St. Peregrine was a Servite Friar who lived in the 13th century in Forti, Italy. His life was remarkable chiefly for two events, an extraordinary conversion in his youth and a miraculous cure of cancer later in life. St. Peregrine’s intercession has been sought over the years by countless victims of cancer and AIDS. Thousands have experienced consolation and strength in their time of illness by asking for his prayers.
The Holy Family
Entitled A Quiet Moment, this statue has been called a visual prayer reflecting the strong message of family values. Timothy P. Schmalz, Canadian-Christian sculptor, hopes to show the gift of family intimacy in a very special way, reflected in the Holy Family; Joseph, Mary & Jesus.
Blessed Kateri Tekakwitha
The bronze statue of Kateri Tekakwitha, as depicted by renowned Canadian sculptor Timothy P. Schmalz, was placed on the grounds during the summer of 2001. Kateri, called the “Lily of the Mohawks” was born in 1656 in upstate New York. A convert to Christianity at age eighteen, she endured much suffering because of her desire to live a celibate and Christian lifestyle. Kateri was forced to flee to Canada to a mission that the Jesuit’s had established for Native American converts. She was noted for her deep prayer life and a special devotion to the Eucharist. Kateri died at the age of twenty-four and was declared a Blessed by Pope John Paul II in 1980. It was the practice of this Indian maiden to erect crosses in the woods. In this scene Kateri appears to be walking out of the woods, but gazes back at the Cross, her inspiration, one more time. The turtles on the base of the statue remind us that her father was a Mohawk Chief belonging to the Turtle Clan. The statue is dedicated to the founder of the Shrine and Parish, Msgr. Charles D. Brophy.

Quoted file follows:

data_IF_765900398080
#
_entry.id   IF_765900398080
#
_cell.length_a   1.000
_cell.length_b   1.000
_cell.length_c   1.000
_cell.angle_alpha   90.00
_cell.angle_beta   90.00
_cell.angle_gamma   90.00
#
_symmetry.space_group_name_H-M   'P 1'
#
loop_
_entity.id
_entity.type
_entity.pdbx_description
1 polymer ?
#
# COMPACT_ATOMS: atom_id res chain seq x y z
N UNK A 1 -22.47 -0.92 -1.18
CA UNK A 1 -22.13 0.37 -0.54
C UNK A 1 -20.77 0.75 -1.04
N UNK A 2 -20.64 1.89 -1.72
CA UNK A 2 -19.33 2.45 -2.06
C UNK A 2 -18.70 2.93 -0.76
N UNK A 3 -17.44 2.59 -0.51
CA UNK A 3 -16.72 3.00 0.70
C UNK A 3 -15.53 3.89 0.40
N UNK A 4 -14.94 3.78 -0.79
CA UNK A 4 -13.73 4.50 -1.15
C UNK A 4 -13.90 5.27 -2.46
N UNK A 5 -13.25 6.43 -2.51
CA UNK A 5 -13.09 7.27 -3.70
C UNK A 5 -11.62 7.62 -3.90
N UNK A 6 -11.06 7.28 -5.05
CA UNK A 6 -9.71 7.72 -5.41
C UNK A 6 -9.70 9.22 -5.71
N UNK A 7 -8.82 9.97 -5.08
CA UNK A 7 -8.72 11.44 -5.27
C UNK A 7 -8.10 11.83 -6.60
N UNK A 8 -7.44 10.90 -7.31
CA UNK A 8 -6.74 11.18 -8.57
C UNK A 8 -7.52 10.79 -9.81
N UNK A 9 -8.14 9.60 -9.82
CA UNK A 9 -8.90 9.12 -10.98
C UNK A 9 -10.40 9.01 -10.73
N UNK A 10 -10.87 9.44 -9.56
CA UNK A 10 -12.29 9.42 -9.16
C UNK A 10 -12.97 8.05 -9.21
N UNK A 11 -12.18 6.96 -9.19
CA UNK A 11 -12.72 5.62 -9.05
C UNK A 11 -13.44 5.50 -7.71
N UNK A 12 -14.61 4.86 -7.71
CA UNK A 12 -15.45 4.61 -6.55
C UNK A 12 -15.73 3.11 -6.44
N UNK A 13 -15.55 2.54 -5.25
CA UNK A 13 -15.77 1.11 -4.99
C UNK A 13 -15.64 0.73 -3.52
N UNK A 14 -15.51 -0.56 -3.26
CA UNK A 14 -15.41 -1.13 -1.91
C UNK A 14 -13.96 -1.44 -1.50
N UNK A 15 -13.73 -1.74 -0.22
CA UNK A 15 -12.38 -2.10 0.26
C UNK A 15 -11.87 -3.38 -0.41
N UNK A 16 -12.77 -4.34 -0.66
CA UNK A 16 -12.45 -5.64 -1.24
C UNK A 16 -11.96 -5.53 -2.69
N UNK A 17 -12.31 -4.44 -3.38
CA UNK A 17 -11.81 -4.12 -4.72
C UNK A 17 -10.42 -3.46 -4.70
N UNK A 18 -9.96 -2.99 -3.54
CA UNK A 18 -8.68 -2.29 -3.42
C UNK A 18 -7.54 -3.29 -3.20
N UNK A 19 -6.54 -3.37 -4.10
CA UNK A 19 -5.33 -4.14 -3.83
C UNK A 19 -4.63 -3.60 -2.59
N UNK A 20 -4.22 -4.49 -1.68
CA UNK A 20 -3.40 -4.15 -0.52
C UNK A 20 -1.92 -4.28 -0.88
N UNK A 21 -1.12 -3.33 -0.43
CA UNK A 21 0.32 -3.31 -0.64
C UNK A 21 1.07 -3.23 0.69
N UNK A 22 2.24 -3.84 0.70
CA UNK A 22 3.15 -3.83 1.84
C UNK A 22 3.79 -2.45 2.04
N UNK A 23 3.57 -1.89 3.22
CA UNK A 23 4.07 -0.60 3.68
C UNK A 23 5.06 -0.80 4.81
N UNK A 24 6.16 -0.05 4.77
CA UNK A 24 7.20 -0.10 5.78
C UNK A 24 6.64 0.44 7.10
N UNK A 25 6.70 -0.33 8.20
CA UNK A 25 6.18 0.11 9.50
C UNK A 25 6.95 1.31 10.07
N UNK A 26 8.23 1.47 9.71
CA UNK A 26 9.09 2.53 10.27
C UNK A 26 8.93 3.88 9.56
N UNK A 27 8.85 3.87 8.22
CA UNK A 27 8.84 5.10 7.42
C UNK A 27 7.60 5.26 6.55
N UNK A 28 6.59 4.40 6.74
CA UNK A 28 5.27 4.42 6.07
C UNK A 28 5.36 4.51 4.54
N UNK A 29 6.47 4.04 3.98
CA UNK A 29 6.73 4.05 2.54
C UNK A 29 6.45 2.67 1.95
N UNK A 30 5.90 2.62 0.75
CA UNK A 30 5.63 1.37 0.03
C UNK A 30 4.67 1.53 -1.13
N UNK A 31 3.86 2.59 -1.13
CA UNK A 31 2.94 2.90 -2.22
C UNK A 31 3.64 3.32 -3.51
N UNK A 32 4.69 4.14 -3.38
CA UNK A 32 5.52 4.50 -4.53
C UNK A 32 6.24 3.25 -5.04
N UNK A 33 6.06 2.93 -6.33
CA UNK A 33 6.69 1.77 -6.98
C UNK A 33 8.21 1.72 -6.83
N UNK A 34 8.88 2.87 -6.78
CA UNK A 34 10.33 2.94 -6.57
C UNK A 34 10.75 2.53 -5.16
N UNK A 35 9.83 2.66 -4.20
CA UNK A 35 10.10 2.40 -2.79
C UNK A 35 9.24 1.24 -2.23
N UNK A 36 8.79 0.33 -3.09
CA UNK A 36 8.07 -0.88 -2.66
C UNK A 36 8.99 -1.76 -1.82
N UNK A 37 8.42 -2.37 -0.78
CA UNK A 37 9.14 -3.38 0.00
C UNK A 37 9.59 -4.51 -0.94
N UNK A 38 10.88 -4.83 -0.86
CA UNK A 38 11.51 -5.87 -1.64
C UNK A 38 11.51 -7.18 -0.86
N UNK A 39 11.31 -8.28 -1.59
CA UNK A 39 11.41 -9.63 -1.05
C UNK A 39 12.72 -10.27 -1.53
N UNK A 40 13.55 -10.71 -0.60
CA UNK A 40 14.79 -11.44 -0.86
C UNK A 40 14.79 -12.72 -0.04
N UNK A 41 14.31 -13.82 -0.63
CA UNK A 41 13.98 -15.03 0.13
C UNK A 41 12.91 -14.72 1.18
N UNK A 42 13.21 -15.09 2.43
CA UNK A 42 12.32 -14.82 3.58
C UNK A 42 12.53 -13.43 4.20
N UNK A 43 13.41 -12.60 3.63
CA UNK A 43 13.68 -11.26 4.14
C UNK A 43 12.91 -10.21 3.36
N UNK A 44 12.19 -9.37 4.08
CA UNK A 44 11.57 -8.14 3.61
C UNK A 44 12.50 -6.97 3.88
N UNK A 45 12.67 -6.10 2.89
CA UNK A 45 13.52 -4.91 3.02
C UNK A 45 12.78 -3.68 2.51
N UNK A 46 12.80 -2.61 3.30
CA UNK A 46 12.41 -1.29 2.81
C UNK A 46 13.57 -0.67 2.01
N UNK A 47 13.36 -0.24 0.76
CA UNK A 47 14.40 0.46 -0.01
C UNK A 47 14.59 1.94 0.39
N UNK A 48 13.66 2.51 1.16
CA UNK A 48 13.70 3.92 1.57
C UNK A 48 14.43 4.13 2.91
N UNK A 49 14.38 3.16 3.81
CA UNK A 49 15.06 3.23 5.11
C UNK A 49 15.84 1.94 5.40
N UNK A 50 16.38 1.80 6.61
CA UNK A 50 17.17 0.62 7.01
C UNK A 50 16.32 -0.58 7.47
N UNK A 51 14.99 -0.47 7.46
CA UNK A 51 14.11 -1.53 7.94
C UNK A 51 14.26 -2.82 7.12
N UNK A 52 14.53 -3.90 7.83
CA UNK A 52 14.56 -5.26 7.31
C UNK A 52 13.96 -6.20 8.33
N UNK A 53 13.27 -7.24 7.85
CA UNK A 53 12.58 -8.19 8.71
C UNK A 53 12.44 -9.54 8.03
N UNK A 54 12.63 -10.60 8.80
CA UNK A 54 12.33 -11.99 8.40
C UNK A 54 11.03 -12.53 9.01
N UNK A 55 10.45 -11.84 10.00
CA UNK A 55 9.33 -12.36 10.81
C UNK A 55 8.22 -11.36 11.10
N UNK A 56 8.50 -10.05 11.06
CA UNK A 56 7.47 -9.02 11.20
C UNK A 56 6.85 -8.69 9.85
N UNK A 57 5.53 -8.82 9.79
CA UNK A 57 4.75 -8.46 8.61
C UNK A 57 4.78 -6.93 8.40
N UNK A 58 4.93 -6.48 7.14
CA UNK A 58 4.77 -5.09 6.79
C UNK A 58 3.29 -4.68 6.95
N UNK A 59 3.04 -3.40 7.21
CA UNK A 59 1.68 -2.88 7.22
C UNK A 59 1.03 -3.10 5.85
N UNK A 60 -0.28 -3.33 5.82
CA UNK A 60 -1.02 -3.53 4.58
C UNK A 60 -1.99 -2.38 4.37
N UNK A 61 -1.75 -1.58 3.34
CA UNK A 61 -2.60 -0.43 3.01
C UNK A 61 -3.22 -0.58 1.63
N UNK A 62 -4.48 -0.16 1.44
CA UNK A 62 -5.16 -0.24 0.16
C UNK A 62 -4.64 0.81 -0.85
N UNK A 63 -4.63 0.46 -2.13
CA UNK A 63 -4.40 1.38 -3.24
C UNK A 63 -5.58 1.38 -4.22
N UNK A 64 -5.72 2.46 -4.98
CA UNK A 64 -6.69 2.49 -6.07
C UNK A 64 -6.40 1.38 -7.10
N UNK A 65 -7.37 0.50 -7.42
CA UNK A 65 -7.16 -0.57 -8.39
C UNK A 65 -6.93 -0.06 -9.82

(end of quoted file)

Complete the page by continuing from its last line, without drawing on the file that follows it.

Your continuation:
St. Francis of Assisi
This scene of St. Francis of Assisi, sculpted by James Hopfenspergr, of Midland, MI in 1994 depicts an early event in his life. Searching for a direction for his newly formed Religious Order of Friars Minor, Francis was praying in an abandoned and neglected church building. There the Lord spoke to Francis from the Cross saying, "Francis, repair my church." Thereafter, Francis and his followers traveled throughout Italy and Europe preaching penance and peace to a fragmented society.